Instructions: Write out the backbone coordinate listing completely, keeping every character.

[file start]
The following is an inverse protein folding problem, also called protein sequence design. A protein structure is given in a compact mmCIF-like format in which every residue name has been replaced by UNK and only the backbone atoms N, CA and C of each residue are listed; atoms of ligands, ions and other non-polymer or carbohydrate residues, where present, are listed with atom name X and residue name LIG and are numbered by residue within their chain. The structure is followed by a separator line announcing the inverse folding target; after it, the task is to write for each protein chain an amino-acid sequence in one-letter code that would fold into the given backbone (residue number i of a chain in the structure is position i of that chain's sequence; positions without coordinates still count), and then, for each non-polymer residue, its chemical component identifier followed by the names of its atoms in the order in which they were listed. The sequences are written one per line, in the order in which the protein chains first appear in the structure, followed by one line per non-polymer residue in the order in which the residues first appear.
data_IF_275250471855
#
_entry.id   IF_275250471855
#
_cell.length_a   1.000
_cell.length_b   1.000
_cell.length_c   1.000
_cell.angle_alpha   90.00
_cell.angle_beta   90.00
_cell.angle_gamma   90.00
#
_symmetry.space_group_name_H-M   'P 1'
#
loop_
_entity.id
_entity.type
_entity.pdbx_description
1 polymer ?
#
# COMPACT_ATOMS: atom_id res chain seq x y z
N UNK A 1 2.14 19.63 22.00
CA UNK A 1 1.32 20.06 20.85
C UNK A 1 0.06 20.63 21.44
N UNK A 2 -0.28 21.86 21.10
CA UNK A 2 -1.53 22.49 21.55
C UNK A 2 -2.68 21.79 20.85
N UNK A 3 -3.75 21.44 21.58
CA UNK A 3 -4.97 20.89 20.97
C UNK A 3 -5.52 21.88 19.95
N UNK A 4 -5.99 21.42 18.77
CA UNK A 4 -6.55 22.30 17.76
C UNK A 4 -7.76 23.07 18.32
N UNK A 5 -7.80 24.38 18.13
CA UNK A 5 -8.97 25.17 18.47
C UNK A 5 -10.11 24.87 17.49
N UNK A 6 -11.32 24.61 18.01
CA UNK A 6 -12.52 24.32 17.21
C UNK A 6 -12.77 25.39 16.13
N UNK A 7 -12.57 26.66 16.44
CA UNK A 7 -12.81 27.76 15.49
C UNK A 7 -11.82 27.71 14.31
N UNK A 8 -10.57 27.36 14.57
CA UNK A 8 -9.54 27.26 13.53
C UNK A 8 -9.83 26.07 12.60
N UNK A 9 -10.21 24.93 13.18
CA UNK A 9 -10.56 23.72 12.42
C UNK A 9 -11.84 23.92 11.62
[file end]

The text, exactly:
The following is an inverse protein folding problem, also called protein sequence design. A protein structure is given in a compact mmCIF-like format in which every residue name has been replaced by UNK and only the backbone atoms N, CA and C of each residue are listed; atoms of ligands, ions and other non-polymer or carbohydrate residues, where present, are listed with atom name X and residue name LIG and are numbered by residue within their chain. The structure is followed by a separator line announcing the inverse folding target; after it, the task is to write for each protein chain an amino-acid sequence in one-letter code that would fold into the given backbone (residue number i of a chain in the structure is position i of that chain's sequence; positions without coordinates still count), and then, for each non-polymer residue, its chemical component identifier followed by the names of its atoms in the order in which they were listed. The sequences are written one per line, in the order in which the protein chains first appear in the structure, followed by one line per non-polymer residue in the order in which the residues first appear.
data_IF_275250471855
#
_entry.id   IF_275250471855
#
_cell.length_a   1.000
_cell.length_b   1.000
_cell.length_c   1.000
_cell.angle_alpha   90.00
_cell.angle_beta   90.00
_cell.angle_gamma   90.00
#
_symmetry.space_group_name_H-M   'P 1'
#
loop_
_entity.id
_entity.type
_entity.pdbx_description
1 polymer ?
#
# COMPACT_ATOMS: atom_id res chain seq x y z
N UNK A 1 2.14 19.63 22.00
CA UNK A 1 1.32 20.06 20.85
C UNK A 1 0.06 20.63 21.44
N UNK A 2 -0.28 21.86 21.10
CA UNK A 2 -1.53 22.49 21.55
C UNK A 2 -2.68 21.79 20.85
N UNK A 3 -3.75 21.44 21.58
CA UNK A 3 -4.97 20.89 20.97
C UNK A 3 -5.52 21.88 19.95
N UNK A 4 -5.99 21.42 18.77
CA UNK A 4 -6.55 22.30 17.76
C UNK A 4 -7.76 23.07 18.32
N UNK A 5 -7.80 24.38 18.13
CA UNK A 5 -8.97 25.17 18.47
C UNK A 5 -10.11 24.87 17.49
N UNK A 6 -11.32 24.61 18.01
CA UNK A 6 -12.52 24.32 17.21
C UNK A 6 -12.77 25.39 16.13
N UNK A 7 -12.57 26.66 16.44
CA UNK A 7 -12.81 27.76 15.49
C UNK A 7 -11.82 27.71 14.31
N UNK A 8 -10.57 27.36 14.57
CA UNK A 8 -9.54 27.26 13.53
C UNK A 8 -9.83 26.07 12.60
N UNK A 9 -10.21 24.93 13.18
CA UNK A 9 -10.56 23.72 12.42
C UNK A 9 -11.84 23.92 11.62